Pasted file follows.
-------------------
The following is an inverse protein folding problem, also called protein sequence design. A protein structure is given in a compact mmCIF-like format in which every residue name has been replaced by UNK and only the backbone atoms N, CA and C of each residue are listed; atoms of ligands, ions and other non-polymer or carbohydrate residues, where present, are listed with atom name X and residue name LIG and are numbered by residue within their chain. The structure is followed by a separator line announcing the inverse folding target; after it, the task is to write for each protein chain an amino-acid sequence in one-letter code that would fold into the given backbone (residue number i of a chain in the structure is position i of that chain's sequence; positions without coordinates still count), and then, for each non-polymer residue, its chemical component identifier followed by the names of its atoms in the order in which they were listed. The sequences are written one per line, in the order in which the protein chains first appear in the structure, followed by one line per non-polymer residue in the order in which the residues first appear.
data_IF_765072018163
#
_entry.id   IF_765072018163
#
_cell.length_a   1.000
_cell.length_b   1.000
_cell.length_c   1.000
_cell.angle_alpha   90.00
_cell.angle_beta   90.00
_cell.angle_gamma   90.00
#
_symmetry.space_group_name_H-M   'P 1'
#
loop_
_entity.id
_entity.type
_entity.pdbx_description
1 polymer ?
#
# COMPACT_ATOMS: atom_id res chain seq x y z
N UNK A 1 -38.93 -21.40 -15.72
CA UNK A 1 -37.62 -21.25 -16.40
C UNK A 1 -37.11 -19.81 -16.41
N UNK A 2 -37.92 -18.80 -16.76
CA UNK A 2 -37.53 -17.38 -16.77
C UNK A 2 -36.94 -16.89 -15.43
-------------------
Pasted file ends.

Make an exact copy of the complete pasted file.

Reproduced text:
The following is an inverse protein folding problem, also called protein sequence design. A protein structure is given in a compact mmCIF-like format in which every residue name has been replaced by UNK and only the backbone atoms N, CA and C of each residue are listed; atoms of ligands, ions and other non-polymer or carbohydrate residues, where present, are listed with atom name X and residue name LIG and are numbered by residue within their chain. The structure is followed by a separator line announcing the inverse folding target; after it, the task is to write for each protein chain an amino-acid sequence in one-letter code that would fold into the given backbone (residue number i of a chain in the structure is position i of that chain's sequence; positions without coordinates still count), and then, for each non-polymer residue, its chemical component identifier followed by the names of its atoms in the order in which they were listed. The sequences are written one per line, in the order in which the protein chains first appear in the structure, followed by one line per non-polymer residue in the order in which the residues first appear.
data_IF_765072018163
#
_entry.id   IF_765072018163
#
_cell.length_a   1.000
_cell.length_b   1.000
_cell.length_c   1.000
_cell.angle_alpha   90.00
_cell.angle_beta   90.00
_cell.angle_gamma   90.00
#
_symmetry.space_group_name_H-M   'P 1'
#
loop_
_entity.id
_entity.type
_entity.pdbx_description
1 polymer ?
#
# COMPACT_ATOMS: atom_id res chain seq x y z
N UNK A 1 -38.93 -21.40 -15.72
CA UNK A 1 -37.62 -21.25 -16.40
C UNK A 1 -37.11 -19.81 -16.41
N UNK A 2 -37.92 -18.80 -16.76
CA UNK A 2 -37.53 -17.38 -16.77
C UNK A 2 -36.94 -16.89 -15.43